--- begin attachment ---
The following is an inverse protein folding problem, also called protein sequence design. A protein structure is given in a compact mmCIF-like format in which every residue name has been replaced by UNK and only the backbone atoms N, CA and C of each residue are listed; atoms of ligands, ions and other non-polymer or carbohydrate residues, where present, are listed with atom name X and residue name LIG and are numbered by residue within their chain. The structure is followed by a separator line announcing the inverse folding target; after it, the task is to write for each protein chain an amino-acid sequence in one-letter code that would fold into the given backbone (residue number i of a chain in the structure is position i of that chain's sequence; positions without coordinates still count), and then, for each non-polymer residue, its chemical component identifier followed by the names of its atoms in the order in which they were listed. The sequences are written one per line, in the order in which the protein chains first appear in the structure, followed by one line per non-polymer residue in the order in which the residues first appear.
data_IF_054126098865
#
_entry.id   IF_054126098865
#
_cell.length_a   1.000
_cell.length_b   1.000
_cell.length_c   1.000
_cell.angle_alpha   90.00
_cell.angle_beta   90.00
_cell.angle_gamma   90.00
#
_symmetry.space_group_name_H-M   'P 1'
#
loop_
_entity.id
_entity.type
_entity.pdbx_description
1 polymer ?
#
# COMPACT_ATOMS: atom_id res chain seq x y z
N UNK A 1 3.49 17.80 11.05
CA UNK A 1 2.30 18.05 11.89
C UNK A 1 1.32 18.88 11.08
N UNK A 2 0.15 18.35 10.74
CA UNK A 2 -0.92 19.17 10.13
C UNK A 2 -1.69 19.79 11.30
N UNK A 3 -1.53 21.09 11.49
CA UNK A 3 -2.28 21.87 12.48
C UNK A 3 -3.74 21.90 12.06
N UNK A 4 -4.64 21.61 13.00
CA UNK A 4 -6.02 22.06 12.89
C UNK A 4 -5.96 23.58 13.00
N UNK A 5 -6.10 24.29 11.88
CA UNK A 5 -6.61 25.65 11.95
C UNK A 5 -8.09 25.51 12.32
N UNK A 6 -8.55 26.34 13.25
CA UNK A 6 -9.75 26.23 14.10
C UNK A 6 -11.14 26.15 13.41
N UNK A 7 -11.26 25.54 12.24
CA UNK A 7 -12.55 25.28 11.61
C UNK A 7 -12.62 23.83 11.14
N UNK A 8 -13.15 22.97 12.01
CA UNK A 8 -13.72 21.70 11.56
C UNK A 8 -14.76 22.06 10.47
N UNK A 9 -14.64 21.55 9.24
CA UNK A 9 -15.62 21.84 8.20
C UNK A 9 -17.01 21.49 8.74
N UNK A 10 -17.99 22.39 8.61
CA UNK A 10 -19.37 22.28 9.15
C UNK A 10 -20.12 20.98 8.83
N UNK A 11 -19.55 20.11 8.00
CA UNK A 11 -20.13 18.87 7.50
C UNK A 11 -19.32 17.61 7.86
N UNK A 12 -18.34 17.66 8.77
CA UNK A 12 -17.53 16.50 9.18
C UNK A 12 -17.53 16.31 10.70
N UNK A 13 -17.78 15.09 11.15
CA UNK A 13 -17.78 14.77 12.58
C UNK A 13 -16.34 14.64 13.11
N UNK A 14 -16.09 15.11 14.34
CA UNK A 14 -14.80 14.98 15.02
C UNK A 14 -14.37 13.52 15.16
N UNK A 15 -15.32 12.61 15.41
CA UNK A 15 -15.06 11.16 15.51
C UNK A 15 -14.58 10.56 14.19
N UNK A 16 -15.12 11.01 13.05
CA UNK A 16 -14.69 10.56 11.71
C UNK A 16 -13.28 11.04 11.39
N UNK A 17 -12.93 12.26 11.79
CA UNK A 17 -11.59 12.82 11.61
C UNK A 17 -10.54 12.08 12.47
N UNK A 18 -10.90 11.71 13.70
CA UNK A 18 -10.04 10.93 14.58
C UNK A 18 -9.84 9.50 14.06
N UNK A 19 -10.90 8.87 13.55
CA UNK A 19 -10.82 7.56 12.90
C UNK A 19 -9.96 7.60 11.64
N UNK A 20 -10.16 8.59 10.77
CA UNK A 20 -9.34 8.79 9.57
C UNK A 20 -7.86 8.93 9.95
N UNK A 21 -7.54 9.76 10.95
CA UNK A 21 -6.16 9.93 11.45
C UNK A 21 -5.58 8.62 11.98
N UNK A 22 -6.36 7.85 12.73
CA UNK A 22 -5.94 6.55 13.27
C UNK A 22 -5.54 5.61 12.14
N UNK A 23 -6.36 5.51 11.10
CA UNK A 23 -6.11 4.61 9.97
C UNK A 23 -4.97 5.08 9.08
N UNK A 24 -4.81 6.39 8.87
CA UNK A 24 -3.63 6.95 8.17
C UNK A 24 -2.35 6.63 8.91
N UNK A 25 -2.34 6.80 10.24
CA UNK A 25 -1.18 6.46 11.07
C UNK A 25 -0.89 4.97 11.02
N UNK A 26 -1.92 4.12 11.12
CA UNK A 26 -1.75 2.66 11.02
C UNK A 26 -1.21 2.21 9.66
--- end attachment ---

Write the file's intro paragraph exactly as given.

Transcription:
The following is an inverse protein folding problem, also called protein sequence design. A protein structure is given in a compact mmCIF-like format in which every residue name has been replaced by UNK and only the backbone atoms N, CA and C of each residue are listed; atoms of ligands, ions and other non-polymer or carbohydrate residues, where present, are listed with atom name X and residue name LIG and are numbered by residue within their chain. The structure is followed by a separator line announcing the inverse folding target; after it, the task is to write for each protein chain an amino-acid sequence in one-letter code that would fold into the given backbone (residue number i of a chain in the structure is position i of that chain's sequence; positions without coordinates still count), and then, for each non-polymer residue, its chemical component identifier followed by the names of its atoms in the order in which they were listed. The sequences are written one per line, in the order in which the protein chains first appear in the structure, followed by one line per non-polymer residue in the order in which the residues first appear.